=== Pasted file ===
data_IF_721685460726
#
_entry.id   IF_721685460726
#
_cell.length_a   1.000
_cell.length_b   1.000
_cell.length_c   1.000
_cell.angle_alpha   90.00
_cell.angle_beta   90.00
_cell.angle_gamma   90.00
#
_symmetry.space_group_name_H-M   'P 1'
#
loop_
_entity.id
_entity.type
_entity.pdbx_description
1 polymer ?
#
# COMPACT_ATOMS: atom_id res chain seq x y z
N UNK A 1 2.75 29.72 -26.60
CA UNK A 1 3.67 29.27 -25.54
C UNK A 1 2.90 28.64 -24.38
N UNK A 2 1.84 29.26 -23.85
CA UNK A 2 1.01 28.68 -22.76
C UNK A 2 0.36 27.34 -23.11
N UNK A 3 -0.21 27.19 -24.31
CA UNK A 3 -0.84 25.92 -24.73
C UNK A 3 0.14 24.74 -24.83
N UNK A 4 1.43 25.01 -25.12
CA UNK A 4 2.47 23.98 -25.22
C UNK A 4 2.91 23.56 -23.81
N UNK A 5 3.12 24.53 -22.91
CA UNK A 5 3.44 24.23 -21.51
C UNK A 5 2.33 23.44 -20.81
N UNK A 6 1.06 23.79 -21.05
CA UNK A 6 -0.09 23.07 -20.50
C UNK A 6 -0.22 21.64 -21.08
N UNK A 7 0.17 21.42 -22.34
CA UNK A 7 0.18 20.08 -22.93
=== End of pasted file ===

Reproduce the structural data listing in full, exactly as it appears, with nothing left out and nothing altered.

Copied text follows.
data_IF_721685460726
#
_entry.id   IF_721685460726
#
_cell.length_a   1.000
_cell.length_b   1.000
_cell.length_c   1.000
_cell.angle_alpha   90.00
_cell.angle_beta   90.00
_cell.angle_gamma   90.00
#
_symmetry.space_group_name_H-M   'P 1'
#
loop_
_entity.id
_entity.type
_entity.pdbx_description
1 polymer ?
#
# COMPACT_ATOMS: atom_id res chain seq x y z
N UNK A 1 2.75 29.72 -26.60
CA UNK A 1 3.67 29.27 -25.54
C UNK A 1 2.90 28.64 -24.38
N UNK A 2 1.84 29.26 -23.85
CA UNK A 2 1.01 28.68 -22.76
C UNK A 2 0.36 27.34 -23.11
N UNK A 3 -0.21 27.19 -24.31
CA UNK A 3 -0.84 25.92 -24.73
C UNK A 3 0.14 24.74 -24.83
N UNK A 4 1.43 25.01 -25.12
CA UNK A 4 2.47 23.98 -25.22
C UNK A 4 2.91 23.56 -23.81
N UNK A 5 3.12 24.53 -22.91
CA UNK A 5 3.44 24.23 -21.51
C UNK A 5 2.33 23.44 -20.81
N UNK A 6 1.06 23.79 -21.05
CA UNK A 6 -0.09 23.07 -20.50
C UNK A 6 -0.22 21.64 -21.08
N UNK A 7 0.17 21.42 -22.34
CA UNK A 7 0.18 20.08 -22.93